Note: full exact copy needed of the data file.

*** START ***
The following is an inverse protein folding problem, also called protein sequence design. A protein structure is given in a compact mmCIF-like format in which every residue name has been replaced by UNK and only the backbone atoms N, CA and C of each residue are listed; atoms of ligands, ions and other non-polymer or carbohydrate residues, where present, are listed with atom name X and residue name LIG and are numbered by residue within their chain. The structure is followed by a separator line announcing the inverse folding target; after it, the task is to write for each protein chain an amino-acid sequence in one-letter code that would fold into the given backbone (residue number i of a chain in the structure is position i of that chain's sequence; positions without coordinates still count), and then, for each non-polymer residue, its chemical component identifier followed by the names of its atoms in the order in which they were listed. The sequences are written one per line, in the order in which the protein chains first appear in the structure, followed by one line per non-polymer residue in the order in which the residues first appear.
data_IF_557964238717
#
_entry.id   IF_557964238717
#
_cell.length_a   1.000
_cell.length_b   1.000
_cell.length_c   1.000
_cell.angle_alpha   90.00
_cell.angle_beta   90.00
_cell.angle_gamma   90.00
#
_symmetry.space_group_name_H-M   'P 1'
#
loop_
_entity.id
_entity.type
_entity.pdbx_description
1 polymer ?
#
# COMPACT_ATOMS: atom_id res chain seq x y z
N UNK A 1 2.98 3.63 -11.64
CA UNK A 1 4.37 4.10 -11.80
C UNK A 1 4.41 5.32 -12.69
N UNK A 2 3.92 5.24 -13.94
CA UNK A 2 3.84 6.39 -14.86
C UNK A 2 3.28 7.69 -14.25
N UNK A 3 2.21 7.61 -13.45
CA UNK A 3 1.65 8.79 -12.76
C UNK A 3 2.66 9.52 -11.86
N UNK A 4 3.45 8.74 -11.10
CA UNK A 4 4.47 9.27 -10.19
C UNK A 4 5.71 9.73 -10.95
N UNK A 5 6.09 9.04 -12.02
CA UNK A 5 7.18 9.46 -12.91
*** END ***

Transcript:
The following is an inverse protein folding problem, also called protein sequence design. A protein structure is given in a compact mmCIF-like format in which every residue name has been replaced by UNK and only the backbone atoms N, CA and C of each residue are listed; atoms of ligands, ions and other non-polymer or carbohydrate residues, where present, are listed with atom name X and residue name LIG and are numbered by residue within their chain. The structure is followed by a separator line announcing the inverse folding target; after it, the task is to write for each protein chain an amino-acid sequence in one-letter code that would fold into the given backbone (residue number i of a chain in the structure is position i of that chain's sequence; positions without coordinates still count), and then, for each non-polymer residue, its chemical component identifier followed by the names of its atoms in the order in which they were listed. The sequences are written one per line, in the order in which the protein chains first appear in the structure, followed by one line per non-polymer residue in the order in which the residues first appear.
data_IF_557964238717
#
_entry.id   IF_557964238717
#
_cell.length_a   1.000
_cell.length_b   1.000
_cell.length_c   1.000
_cell.angle_alpha   90.00
_cell.angle_beta   90.00
_cell.angle_gamma   90.00
#
_symmetry.space_group_name_H-M   'P 1'
#
loop_
_entity.id
_entity.type
_entity.pdbx_description
1 polymer ?
#
# COMPACT_ATOMS: atom_id res chain seq x y z
N UNK A 1 2.98 3.63 -11.64
CA UNK A 1 4.37 4.10 -11.80
C UNK A 1 4.41 5.32 -12.69
N UNK A 2 3.92 5.24 -13.94
CA UNK A 2 3.84 6.39 -14.86
C UNK A 2 3.28 7.69 -14.25
N UNK A 3 2.21 7.61 -13.45
CA UNK A 3 1.65 8.79 -12.76
C UNK A 3 2.66 9.52 -11.86
N UNK A 4 3.45 8.74 -11.10
CA UNK A 4 4.47 9.27 -10.19
C UNK A 4 5.71 9.73 -10.95
N UNK A 5 6.09 9.04 -12.02
CA UNK A 5 7.18 9.46 -12.91